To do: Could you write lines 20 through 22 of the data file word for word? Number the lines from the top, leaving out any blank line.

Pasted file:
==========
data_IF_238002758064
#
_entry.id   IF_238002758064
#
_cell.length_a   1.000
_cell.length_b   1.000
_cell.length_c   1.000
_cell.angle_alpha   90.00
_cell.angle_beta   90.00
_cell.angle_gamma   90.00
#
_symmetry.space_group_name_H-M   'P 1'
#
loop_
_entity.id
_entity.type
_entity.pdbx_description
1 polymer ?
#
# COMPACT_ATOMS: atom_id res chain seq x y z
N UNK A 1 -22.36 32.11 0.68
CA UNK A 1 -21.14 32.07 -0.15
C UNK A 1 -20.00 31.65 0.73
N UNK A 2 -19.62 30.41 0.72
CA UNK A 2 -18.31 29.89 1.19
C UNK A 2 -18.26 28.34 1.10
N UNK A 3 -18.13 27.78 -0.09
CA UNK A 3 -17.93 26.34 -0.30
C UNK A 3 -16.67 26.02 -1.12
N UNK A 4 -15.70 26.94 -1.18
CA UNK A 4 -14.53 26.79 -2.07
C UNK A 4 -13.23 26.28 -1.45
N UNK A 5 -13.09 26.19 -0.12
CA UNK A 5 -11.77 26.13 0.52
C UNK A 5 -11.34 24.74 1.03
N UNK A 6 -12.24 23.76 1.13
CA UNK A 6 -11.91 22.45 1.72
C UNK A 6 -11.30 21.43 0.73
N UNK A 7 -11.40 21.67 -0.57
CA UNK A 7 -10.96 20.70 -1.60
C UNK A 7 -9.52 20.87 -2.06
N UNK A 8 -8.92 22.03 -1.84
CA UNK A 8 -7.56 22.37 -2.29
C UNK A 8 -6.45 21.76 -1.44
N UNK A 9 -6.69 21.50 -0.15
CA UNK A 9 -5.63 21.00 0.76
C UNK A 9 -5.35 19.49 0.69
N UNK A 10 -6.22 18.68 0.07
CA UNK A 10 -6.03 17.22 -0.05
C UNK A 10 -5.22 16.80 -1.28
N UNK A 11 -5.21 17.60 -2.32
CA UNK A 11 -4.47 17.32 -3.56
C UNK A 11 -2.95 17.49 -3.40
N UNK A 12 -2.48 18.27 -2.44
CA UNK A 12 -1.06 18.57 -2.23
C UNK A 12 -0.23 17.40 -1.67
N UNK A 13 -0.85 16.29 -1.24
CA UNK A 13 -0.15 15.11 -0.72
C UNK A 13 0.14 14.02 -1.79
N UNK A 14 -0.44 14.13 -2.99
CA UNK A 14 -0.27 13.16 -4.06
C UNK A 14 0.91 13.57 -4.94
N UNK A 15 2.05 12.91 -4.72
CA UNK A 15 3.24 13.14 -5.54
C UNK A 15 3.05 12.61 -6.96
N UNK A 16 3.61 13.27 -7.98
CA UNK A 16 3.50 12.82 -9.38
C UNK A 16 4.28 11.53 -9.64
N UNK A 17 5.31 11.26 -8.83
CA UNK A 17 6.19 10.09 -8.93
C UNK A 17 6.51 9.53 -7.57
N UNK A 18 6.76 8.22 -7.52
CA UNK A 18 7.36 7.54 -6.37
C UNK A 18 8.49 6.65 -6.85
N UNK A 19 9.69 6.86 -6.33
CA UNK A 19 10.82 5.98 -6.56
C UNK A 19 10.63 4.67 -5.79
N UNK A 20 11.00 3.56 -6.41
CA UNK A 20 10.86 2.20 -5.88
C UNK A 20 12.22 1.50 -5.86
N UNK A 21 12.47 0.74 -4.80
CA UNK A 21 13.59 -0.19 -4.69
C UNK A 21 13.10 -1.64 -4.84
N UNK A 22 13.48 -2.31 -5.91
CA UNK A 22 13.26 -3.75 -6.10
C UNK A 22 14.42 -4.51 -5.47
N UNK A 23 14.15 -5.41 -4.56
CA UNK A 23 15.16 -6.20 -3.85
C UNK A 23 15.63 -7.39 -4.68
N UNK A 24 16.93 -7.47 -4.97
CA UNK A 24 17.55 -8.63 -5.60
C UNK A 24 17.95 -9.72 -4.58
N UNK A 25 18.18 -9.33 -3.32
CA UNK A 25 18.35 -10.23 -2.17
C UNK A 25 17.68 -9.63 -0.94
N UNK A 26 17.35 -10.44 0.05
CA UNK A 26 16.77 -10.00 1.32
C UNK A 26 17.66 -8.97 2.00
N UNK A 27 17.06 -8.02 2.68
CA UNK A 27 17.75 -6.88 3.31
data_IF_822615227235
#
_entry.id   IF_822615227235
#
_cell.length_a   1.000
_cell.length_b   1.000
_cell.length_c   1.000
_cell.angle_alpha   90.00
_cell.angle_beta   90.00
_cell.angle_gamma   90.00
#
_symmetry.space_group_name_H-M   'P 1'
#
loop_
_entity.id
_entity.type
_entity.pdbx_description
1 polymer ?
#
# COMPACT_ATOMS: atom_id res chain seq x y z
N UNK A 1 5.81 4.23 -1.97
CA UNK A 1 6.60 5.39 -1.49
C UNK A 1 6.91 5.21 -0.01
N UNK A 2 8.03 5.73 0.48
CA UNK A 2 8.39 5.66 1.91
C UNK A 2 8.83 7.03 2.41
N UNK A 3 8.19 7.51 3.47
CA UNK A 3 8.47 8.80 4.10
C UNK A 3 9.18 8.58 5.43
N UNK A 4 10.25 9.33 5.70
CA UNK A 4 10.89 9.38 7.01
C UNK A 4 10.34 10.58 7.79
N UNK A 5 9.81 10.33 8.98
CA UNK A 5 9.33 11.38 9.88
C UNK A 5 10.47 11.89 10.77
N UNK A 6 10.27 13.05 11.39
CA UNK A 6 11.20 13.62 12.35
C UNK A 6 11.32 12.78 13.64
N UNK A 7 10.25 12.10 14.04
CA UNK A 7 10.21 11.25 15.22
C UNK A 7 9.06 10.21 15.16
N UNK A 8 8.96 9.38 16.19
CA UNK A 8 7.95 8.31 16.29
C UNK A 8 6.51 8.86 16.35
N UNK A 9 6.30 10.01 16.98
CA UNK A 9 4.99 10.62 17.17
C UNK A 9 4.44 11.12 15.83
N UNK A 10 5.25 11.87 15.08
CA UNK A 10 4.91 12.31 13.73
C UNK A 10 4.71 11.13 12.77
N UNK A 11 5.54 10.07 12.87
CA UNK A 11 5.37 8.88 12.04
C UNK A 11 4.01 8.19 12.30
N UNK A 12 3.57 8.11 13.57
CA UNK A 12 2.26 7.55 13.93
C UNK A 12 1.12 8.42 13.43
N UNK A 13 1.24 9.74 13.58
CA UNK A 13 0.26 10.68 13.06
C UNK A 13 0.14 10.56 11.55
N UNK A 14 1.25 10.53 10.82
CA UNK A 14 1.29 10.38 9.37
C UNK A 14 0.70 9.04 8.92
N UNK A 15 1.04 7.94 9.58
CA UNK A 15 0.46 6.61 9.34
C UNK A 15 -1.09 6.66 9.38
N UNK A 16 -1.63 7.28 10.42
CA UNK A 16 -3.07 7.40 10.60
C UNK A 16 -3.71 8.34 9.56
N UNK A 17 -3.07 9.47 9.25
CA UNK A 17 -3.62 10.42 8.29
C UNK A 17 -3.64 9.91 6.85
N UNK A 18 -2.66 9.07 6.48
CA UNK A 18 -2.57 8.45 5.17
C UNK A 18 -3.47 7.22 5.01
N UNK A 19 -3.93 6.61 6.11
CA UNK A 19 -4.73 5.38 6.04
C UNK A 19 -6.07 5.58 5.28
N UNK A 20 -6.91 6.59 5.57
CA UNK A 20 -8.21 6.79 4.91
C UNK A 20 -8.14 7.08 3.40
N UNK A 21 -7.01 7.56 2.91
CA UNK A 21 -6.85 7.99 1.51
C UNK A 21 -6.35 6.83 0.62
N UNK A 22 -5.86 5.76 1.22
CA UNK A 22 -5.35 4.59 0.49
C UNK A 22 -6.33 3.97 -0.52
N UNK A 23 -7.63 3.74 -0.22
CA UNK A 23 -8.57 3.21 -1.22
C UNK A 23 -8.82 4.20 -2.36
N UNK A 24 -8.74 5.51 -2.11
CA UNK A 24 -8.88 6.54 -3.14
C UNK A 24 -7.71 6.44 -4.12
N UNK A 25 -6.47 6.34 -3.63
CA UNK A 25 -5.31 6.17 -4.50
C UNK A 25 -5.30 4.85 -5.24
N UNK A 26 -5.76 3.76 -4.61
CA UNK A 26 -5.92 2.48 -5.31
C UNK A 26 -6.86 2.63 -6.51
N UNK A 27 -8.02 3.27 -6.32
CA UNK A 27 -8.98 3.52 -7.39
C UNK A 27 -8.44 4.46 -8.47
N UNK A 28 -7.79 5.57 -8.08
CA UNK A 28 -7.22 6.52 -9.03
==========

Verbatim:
# COMPACT_ATOMS: atom_id res chain seq x y z
N UNK A 1 -22.36 32.11 0.68
CA UNK A 1 -21.14 32.07 -0.15